The Courier News from Blytheville, Arkansas on March 14, 1952 · Page 11
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The Courier News from Blytheville, Arkansas · Page 11

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Blytheville, Arkansas
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Friday, March 14, 1952
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Page 11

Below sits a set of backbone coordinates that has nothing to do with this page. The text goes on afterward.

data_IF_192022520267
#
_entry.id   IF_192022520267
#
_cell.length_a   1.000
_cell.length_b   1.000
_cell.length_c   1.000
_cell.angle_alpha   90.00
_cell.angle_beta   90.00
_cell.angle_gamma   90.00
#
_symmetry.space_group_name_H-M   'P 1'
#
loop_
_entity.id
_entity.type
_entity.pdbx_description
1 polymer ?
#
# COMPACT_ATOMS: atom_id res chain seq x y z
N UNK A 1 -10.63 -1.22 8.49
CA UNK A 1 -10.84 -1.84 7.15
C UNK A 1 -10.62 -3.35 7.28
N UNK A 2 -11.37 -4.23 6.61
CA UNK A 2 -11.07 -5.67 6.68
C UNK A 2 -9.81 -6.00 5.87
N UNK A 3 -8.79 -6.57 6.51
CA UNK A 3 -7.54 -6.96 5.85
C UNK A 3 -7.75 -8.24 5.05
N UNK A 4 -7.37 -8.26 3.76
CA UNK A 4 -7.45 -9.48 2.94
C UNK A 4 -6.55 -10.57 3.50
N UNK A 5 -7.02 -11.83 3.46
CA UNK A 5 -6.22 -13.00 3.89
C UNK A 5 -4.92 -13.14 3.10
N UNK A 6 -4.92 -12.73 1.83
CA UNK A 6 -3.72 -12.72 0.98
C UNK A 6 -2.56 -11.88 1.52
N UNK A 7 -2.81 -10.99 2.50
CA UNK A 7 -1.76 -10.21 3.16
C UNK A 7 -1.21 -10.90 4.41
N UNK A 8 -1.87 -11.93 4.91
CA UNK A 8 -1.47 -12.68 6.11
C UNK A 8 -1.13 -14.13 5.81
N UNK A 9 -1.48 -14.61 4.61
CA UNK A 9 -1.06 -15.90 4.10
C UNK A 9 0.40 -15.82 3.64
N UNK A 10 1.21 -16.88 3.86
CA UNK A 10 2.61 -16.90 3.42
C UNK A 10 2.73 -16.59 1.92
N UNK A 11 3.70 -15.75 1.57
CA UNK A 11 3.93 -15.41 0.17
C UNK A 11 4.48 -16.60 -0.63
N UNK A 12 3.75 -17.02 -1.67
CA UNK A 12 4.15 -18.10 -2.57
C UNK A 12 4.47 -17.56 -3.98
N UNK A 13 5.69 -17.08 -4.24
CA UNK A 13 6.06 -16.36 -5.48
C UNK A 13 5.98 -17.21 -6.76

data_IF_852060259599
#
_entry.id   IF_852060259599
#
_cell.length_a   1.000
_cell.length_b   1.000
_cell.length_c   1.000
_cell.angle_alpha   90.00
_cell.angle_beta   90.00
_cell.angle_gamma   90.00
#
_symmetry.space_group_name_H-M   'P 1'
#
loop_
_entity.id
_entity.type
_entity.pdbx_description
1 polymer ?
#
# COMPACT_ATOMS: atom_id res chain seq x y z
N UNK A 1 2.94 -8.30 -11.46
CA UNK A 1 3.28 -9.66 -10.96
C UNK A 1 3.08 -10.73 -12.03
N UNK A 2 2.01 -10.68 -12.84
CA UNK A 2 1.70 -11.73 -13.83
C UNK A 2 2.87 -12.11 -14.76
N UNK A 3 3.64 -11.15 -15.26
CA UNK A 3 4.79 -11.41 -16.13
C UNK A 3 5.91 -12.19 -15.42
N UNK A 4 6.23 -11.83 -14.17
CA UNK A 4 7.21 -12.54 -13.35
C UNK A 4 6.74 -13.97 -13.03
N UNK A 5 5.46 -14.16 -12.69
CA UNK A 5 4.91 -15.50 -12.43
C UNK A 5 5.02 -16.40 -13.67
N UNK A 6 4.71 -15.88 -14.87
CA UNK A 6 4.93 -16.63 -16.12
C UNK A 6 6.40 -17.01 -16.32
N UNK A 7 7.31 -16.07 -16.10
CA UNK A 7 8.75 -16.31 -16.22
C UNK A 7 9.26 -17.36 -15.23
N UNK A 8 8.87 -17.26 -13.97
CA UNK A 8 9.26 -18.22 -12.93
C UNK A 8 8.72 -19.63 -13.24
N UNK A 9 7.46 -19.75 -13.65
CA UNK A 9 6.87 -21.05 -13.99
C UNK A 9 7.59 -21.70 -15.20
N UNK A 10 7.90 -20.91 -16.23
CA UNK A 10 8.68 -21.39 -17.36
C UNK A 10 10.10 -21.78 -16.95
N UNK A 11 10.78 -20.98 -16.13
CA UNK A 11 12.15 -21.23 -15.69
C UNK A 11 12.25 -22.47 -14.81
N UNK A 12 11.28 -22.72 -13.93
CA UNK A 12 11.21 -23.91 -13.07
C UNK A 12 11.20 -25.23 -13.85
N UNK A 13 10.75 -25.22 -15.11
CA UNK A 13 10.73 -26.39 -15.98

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FMBAY, MARCH 14, 195J BLtTHEVTLLE (ARK,) COURIER NEWS PAGE ELEVEN FARM NEWS On Missco Farms Keith J. Btltrt? Thanks Several people have been most kind In saying that the cotton production meeting In Blytheville last week was outstanding. We did have thirteen different authorities here from many different organizations j*jnd agencies. It looked like a lot of ^ueslwns were answered in a minimum of time. There. Were Fireworks, Too Ti E. Atkinson, Extension Economist; Ritchie Smith from the National Cotton Council; and cone Mngce 'from the PMA; discussed the outlook for cotton and the government's goal for another 16.000,000 bale crop. Some of the audience was rather vocal In criticizing the Department of Agriculture and their campaign for a large cotton crop because.it In turn helped to make the 1951 crop anything, but profitable. They accused the Department of Agriculture of adopting the goals and program in Washington without benefit of conference with farm people in the cotton belt. Mr. Atkinson said that in his opinion there was a real difference between need and demand and that the 16,000,000 bale goal may have been based more on need than demand. He said, "I have always known there arc millions of people ho are starving and a greater Dumber who need more cloth in f but they could not turn that need into demand,- or purchase of cottoi goods, because of luck oi buying power." Mr. Smith said that the Nations Cotton Council was not taking anj stand for or against the govern ment's announced 16,000.000 bal goal for 1952. Likes Chemical VfecA Control John Damcron, Manager of th Cotton Branch Experiment Station said, "We have tried chemical wee control for several years now an we think so much of it that'we ar going to use it in our entire cot ton crop this year. Including oi nursery stock." He may be a Jitt' more optimistic than some of th Extension, workers, but It is couraging to me for Mr. Dameron to express such confidence in chemical weed/control. Personally, I do not expect more than 45 or 50 farmers to try chemical weed control in North Mississippi County this year. Insect Controls .. Mr. Barnes, Extension Entomo- . said, "We cannot recommend a regular spray program for you in this area. Our recommendations to you must be based on need and presence of Insects." ,Dr. Lincoln" Head of the Department of Entomology, said that the bollworm was a. most severe pest In Arkansas last ear. Although bollworm eggs were iid here in tremendous numbers ist summer, they never material:ed Into an outbreak because nat- ral enemies ate the eggs and oung worms. Farm Bureau Means Business Although there are no boll wee- ils to harm cotton in Nonh Mis- pi County, there Is consider- bie evidence lo indicate that colon is damaged and delayed here y several of the plant bugs; name- y, rapid plant bug, (arnish plant nig, and in some years, [lea hop- icrs. The Mississippi County Farm Jureau has persuaded the county jovernmenl to hire two insect scouts to assist the Extension Seiv- this summer and because the Bounty is going to this expense. Dr .incoin, from the Department ol siitomology, has agreed to send one of their top researclt men into this county this summer. There is goort research and exact recommendations on the control of thc.se tlant bugs in any state that is considered of value or dependable for this area. Perhaps farmers In thi: area of the cotton belt may proli materially from these efforts of thi Mississippi County Farm Bureau. Pass The Chicken A recent report shows that 52, 000,000 broiler chickens were placed in Northwest Arkansas in 1951. That was a 33 per cent increase over 1950. It looks like America has gone to eating chicken for dinner. Wont to Buy Stuffed Alligator? There's a Baker Street Sale 4-H CHAMPS—Shown above Is the Lost, Cane boys team which copped the championship in the North Mississippi County 4-H Club tournament at Lost Cane last week. Members of the so.uari are back row cleft to right>—Danny Bourland, Gene Baugher, Wade Lewis, Coach A. R. Garner, Freddy Veach, Carroll Keeling. Front row—James Johnson, Hal Towles, Ellis La whom, Tommy Bourlnnd and Doyle Morgan. Began Pointing at 64 WINNIPEG, Man. (ff>j — Rev. Hugh Robertson, retired Winnipeg clergyman who hadn't touched a paint brush until he was 64, exhibited '200 of his paintings here on his 84th birthday recently. He has given many others away. Diana Lynn Says Girl Does Hot Have to Bare Gams to Succeed By BOB THOMAS HOLLYWOOD <APJ — Diana Lynn conies tip 11 with the unique notion that & girl doesn't have to bare her gams to get ahead in the movie acting business. In fact, she argues that it's better not to. This might throw the studio publicity minds into a turmoil. For years they've been working on the theory that a starlet must do cheesecake photos to make a r;*me Seed Boxes Should Be Deep Enough To Give Plants Proper Nourishment If you plan'to start [lower nr vegetable seeds indoors this spring, before it Is safe to sow them in the garden, don't pave the way to failure by using inadequate equipment. Seeds can be sprouted on a moist piece of blotting paper, but they will not grow into plants without sufficient soil, or soil substitute, to TRACTORS & FARM EQUIPMENT I have for sale at all times several tractors and equipment., .both new and used ones. They include John Deere, Farmalt, Fords and other makes. Be sure to see me before you buy or trade because I may he able to save you some money. Terms can be arranged and I will trade for most anything you have. REGISTERED DUROC HOGS 1 also have several good spring Duroc boars and several bred gills. These gilts have been bred to a son of the 1950 Grand Champion of Illinois—the son of the 1950 Junior Champion of Nebraska. The boars sell for §60 to $100, and the bred gilts from §75 to §100. DONAL CROWE F. C. CROWE MULE BARN I Mile Southwest of Braggadocio, Mo. alkw their roots to develop without crowding. Too small a seed box may be little better than the blotting paper; it will sprout the seeds, but cannot provide them with nourishment for growth. A stout wooden box which holds :il least two inches of soil is acie- j We inspect, adjust, steam-clean, and paint your planter quatc. The standard "fiat" used for the purpose is .sold knock-down, in sires from H x 2l ! -l to 15 X 24 inches. These are easily put together by driving a few nails, and will grow plants to garden size without check. To fill them, porous soil is required, or a substitute. Vermtculite and sphagnum mo.ss are good substitutes, but neither has any nourishment f.or the plants. Food must be provided as soon as the plants have developed true leaves, otherwise the plants will die. Soil will nourish the plants without chemical feeding and many amateurs prefer it for this reason. If you did not bring some of your best garden top sol! into shelter last fall, then dig it during the first thaw, and allow it to dry out gradually in a garage or cellar. If thawing soil is heated, it will dry fast, but form clods which cannot be broken up. Then dried slowly. «;ootl soil will crumble and can be mixed with sand and humus. ! A mixture of one-third top fioll, I one-third sharp sand, and one- third peat moss or humus, will make a good soil for flats. These should Ije well mixed, and passed through a sieve to get all lumps out. Then you fill the flats, put the lumps in the bottom, and only the finest soil on top. Light may be a limiting factor j when a seed box is kept in a wln- | daw of your home, A south window hat gets the full sun, unshaded by rees and neighboring buildings, ill usually be sufficient. With oth- r exposures artificial light, which as been proved to serve the pur- ose, can easily be provided, Hftnga amp above the box, and let It burn II night. A 40-watt flourescent amp can be hung a foot above the MIX. but a tungsten lamp should e high enough so that it does not •rlny, the temperature of the box ilgtier than 65 degrees at night. : or herself, "Nonsense!" e x p 1 o rl e.rt Diana 'The facts prove otherwise. A good number of the most successful dramatic actresses on the screen have never gone in for leg art. Take Marlcne Dietrich. She has appeared in most of her screen roles well covered. And no one has been able to exude more sex on the screen than Dietrich. "Greta, Garbo is another. Her pictures were among the sexiest ever made. And yet she wasn't the kind to pose in bathing suits at the beach." Diana argued it was possible, in fact easier, to promote sex appeal in clothing than in near-undress "After all," she said, "seven veils are much more intriguing than no veils at all." She observed that most of the successful dramatic actresses on the screen get that-way without aid of cheesecake- The current Academy Award nomination appears to bca out her contention. "Vivien Leigh, who was nomi nated for 'A Street Car Named De sire,' has never fitted, the usua starlet pattern," she said. "But her ole in 'Gone With the Wind' was of the sexiest ever put on the crccn. ''Katharine Hepburn played an 'Id maid in 'The African Queen' nd Jane Wymiui became an Old vomaii in- 'The Blue Veil. 1 Neither has gone in for cheesecake, nor has Eleanor Parker, who is up for 'De- .cctivc Story. 1 "I think it Ls significant that Shelley winters, who has been )layed up as a sexy dish in ptc- ures, got her Academy nomination by playing a drub, mousy girl in A Place in the Sun'." Dmna even offered the novel theory that Marie Wilson and Jane Russell would be successful without their most obvious assets. "Marie's great char mis her sweet innocence j and her comedy sense," she said, j "Jane has a sultry quality that has j nothing (o do with her figure." | She admitted there is a place in j the entertainment picture Cor the Esther WUliam.ses and Bfitt Grn- bles, whose physical attributes are a main attraction. She added that when servicemen request stars' pictures, it is wise not to mention patriotic to send something a little less than fully clothed. Otherwise | her dramatic ambitions prompt her to shun Die beach photo layouts, etc. LONDON, </PI—Want to buy a denly .tiffed alligator? There's ft storeroom In B;ikcr treet—not far from where Shor- ock Holmes' lodgings were sup- osed to be—where they can let ou have one cheap. And wlille you're there, thry can irobably fix you up with an ele- ihant's foot or a stag's head cnm- ilrto with antlers. The Mnrrrorvm Is where the Louton Pas?er.ger Executive—which nns London's intricate bus and sub- vay system—hus its lost property " v yp;n* the thousands <>f nrt!- ~]es that Londoners leave bellitid hem on thHr travels are brouyht icre. Neatly tnblwri and rtrcketrct, ihey are fllrd away on rows of shrives wait in sz to be claimed. If lifter a period of time—which it'ins ^ccordm<> In v«tu<*-—no o\vnm appears, the article is .sold if any- vonc can be found to buy it. Half the proceeds of those s;i!cs COPS to- ' ward rumiinpr the office, ihe other half towards staff funds. The 43 men wnn staff the office Urns RI;O gave up wondering about the stories brhind mirr- of the articles brought in to them. They once had a couplo of skeletons nn their hands fnr n few days. These \\Trc claimed cvpnUinHy by some roistering medical students. Another time Ihey were handed H iwx of tame mice—but that was soon claimed by its youthful and breathless owner. Another box that told its own story contained four kit tens—ami brick, ThiH wasn't claimed and the kittens were taken home as. pets, (High women's single shoes arc brought In each year to fill a large sized box, The offk'o staff theorize that these are generally left bchim by women who shed them to r-asi that jabbing corn. The woman suci stop, hurriedly gets out—and te left standing on the platform wlgglirg one stockinged foot and wondering how she's point? to get home without the neighbors seeing her. Urtain-teed BUILDING PRODUCTS You'll be just as proud u he ti when yaii re-roof with handsome, fire-resisting Ctrtain-lttd Asphalt Shingles. Let us csttmile, tell about budget psymcntl.Wmc or'phonc in. E.G. Robinson Lumber Co. "Friendly Building Service" It pags to be an early bird for only $1250 Tod Wor racy ***** S-STAR SERVICE gh planting speeds demand that er be in top operating condition, ts seriously affect planting accu- crop yields. Our 19-point pre- .pection hclpi fintl and remedy causes of inaccurate planting before y cost you money. During (month) we will adjust, steam-clean, and paint your planter for only SOfl.OO. Call and (ell us when you want our 5-Star Planter Special—do It tod?.y! Delta Implements, Inc. 312 South 2nd Blytheville disturbance Created HON'O KONG rAP> — Armored police vans sped to a suburban district on a telephone tip there vas a big disturbance. There cer- ainly was. RoynTarniy troops were lolciinz field maneuvers. Real Estate LOANS • Commercial • Residential • Farm Best Service—Rest Terms TERRY Abstract & 213 Walnut Realty Co. Phone 2381 ' OVSTER STEWS A GOOD INVESTMENT. •YOU SOMETIMES FIND A PEARL- IN OYSTER TO HECK'WITH THE PEARL5- I'M LOOKING FOR OYSTERS! LOOKING FORA<5OOCA INVESTMENT? TRY ^ DELTA IMPLEMENTS.!* MORE THAM YOUP MONEY'S WORTH AND SATISFACTION GUARANTEED! Is the price of (arm equipment high? Read these figures which have been furnished by the U.S. Department of Labor.. .figures which show flic price increases since 1939 on three different items: Form Wage Labor has increased. . . .,.:..!.,.,....,.•,., „,.,. • .232,5 per cent •Other commodities have increased ....,.!.,.,.».,.,.,.,.,.,.„«.,.,. 136.8 per cent Farm Machinery has increased ,.,.,. ...- ,.,.„,.,.•.•. 69.9 per cent From these United Slates government statistics it's easy to see that farm equipment has increased just half as much as all other commodities. Fnrm equipment is one of your best buys today in 1952! INTERNATIONAL-HARVESTER FARM EQUIPMENT FOR IMMEDIATE DELIVERY! in cotton-insect control Early (Baton control gels the young plants off to n healthy start . . . and it's no problem at all for aldrin. So powerful that an early season dust or spray for an acre of ground contains only 2 ounces of actual nldrin, aldrin goes to work at once . . . with dcarl bugs falling in an hour or two. Even if rain falls the next day, aMrin's killing job is accomplished. At the same time aldrin does less Imnn to beneficial insect parasites which help to depress aphid and mite buildup. Lowest co»t . . . On an acre.-for-acrc control basis, aldrin costs less to use (either spray or dust) than any other cotton insecticide. And aldrin Ls approved in every cotton area in the country! Aldrin can be sprayed a* you cultivate . . . saving an extra operation. Aldrin will not clog spray nozzles . . . us« any conventional equipment. If you want the best at lowest cost . . . ask your dealer for aldrin . . . available everywhere, aldrin SHELL CHEMICAL CORPORATION • Farmall C, H, M Tractors • Rotary Hoes • 2 and .I-rnw cultivators • Middle Busters • HreakinR Plows • Slnlk Cutters • Fertilizer Kquipment of all kinds • Insecticide Sprays • PremorRC and i'ostmerge Equipment SEE OUR USED TRACTORS & EQUIPMENT BEFORE YOU BUY Farmall C, H, A! Tractors 2 and .]-row cultivators Heavy-duty Section Harrows Tractor spring-tooth Harrows Disk Harrows Soil Pulverizers Solid Land Rollers DELTA IMPLEMENTS lie MT£RHATIONAL'UAKV£$T{nuti$£SfKV/C{ ^*« 6863 ~ BLYTHEVILIE, ARK-